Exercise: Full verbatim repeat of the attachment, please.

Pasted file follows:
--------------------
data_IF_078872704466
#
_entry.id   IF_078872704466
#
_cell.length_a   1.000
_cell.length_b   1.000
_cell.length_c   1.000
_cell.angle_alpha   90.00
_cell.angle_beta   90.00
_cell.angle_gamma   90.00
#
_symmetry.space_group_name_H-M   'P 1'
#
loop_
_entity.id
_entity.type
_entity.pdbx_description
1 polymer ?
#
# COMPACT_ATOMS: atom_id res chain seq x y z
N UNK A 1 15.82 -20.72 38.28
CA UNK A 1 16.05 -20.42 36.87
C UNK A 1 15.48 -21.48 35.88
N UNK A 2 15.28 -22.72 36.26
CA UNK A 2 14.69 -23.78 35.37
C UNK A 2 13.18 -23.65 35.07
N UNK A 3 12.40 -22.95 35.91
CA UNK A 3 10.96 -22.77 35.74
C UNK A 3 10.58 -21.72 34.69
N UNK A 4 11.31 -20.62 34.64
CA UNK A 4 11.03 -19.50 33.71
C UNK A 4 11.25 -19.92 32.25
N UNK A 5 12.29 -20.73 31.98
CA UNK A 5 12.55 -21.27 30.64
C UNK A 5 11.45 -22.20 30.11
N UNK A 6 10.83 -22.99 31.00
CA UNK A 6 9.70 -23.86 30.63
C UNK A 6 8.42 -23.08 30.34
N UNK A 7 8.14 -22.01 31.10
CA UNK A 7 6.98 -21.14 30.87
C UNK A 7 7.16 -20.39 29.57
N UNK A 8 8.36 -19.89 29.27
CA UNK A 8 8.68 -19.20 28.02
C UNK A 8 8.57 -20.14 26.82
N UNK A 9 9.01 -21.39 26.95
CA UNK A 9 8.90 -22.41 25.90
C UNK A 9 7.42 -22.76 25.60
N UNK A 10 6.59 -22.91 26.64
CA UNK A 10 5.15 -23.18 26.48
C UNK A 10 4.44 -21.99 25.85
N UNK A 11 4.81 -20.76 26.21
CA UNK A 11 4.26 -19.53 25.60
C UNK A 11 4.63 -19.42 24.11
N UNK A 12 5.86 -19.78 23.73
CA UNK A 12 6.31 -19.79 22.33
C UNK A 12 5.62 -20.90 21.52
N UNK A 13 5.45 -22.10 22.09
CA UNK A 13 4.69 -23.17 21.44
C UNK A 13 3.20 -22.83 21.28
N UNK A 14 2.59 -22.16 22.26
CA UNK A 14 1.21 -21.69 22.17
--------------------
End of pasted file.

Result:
data_IF_078872704466
#
_entry.id   IF_078872704466
#
_cell.length_a   1.000
_cell.length_b   1.000
_cell.length_c   1.000
_cell.angle_alpha   90.00
_cell.angle_beta   90.00
_cell.angle_gamma   90.00
#
_symmetry.space_group_name_H-M   'P 1'
#
loop_
_entity.id
_entity.type
_entity.pdbx_description
1 polymer ?
#
# COMPACT_ATOMS: atom_id res chain seq x y z
N UNK A 1 15.82 -20.72 38.28
CA UNK A 1 16.05 -20.42 36.87
C UNK A 1 15.48 -21.48 35.88
N UNK A 2 15.28 -22.72 36.26
CA UNK A 2 14.69 -23.78 35.37
C UNK A 2 13.18 -23.65 35.07
N UNK A 3 12.40 -22.95 35.91
CA UNK A 3 10.96 -22.77 35.74
C UNK A 3 10.58 -21.72 34.69
N UNK A 4 11.31 -20.62 34.64
CA UNK A 4 11.03 -19.50 33.71
C UNK A 4 11.25 -19.92 32.25
N UNK A 5 12.29 -20.73 31.98
CA UNK A 5 12.55 -21.27 30.64
C UNK A 5 11.45 -22.20 30.11
N UNK A 6 10.83 -22.99 31.00
CA UNK A 6 9.70 -23.86 30.63
C UNK A 6 8.42 -23.08 30.34
N UNK A 7 8.14 -22.01 31.10
CA UNK A 7 6.98 -21.14 30.87
C UNK A 7 7.16 -20.39 29.57
N UNK A 8 8.36 -19.89 29.27
CA UNK A 8 8.68 -19.20 28.02
C UNK A 8 8.57 -20.14 26.82
N UNK A 9 9.01 -21.39 26.95
CA UNK A 9 8.90 -22.41 25.90
C UNK A 9 7.42 -22.76 25.60
N UNK A 10 6.59 -22.91 26.64
CA UNK A 10 5.15 -23.18 26.48
C UNK A 10 4.44 -21.99 25.85
N UNK A 11 4.81 -20.76 26.21
CA UNK A 11 4.26 -19.53 25.60
C UNK A 11 4.63 -19.42 24.11
N UNK A 12 5.86 -19.78 23.73
CA UNK A 12 6.31 -19.79 22.33
C UNK A 12 5.62 -20.90 21.52
N UNK A 13 5.45 -22.10 22.09
CA UNK A 13 4.69 -23.17 21.44
C UNK A 13 3.20 -22.83 21.28
N UNK A 14 2.59 -22.16 22.26
CA UNK A 14 1.21 -21.69 22.17